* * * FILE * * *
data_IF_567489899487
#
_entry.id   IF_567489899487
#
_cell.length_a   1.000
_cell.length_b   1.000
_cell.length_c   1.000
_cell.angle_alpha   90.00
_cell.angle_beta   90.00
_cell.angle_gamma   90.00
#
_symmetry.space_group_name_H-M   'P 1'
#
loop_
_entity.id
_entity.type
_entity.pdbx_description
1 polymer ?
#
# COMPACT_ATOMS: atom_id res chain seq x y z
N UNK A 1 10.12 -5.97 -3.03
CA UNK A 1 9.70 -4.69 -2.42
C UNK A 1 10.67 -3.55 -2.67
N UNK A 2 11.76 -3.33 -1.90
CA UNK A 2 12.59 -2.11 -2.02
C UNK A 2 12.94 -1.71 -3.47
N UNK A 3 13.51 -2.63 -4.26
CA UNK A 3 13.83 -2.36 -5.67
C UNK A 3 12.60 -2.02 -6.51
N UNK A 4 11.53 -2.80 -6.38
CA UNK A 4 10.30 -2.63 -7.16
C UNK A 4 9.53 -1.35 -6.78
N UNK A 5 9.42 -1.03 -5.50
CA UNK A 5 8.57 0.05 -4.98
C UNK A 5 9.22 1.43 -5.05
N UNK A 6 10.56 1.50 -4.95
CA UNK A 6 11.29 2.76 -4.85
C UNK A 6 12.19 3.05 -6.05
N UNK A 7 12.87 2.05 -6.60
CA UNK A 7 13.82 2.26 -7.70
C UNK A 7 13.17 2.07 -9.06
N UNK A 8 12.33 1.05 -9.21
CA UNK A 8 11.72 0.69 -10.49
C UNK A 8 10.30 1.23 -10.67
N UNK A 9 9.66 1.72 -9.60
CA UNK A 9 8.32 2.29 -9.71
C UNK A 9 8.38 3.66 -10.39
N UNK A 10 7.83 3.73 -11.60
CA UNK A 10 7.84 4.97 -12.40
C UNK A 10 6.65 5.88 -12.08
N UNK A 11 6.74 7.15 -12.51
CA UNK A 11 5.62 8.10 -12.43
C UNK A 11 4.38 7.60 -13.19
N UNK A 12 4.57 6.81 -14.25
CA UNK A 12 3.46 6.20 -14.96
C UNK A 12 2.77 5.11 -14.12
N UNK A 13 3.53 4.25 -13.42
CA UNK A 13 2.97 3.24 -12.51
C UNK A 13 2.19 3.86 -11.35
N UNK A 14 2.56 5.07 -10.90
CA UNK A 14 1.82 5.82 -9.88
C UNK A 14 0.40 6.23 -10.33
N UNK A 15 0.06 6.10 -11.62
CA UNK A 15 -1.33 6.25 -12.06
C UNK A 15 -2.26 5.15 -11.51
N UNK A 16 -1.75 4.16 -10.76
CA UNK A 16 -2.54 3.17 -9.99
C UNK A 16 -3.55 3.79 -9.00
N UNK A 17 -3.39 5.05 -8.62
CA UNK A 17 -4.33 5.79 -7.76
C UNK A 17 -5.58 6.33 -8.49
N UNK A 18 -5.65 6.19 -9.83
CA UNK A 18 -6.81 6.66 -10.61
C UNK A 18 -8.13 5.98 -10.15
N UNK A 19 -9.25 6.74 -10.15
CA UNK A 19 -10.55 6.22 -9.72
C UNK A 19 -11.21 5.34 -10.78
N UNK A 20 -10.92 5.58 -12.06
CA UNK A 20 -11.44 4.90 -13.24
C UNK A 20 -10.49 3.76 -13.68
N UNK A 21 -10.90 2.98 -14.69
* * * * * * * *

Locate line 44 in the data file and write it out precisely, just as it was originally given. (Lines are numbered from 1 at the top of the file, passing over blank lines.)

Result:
C UNK A 8 10.30 1.23 -10.67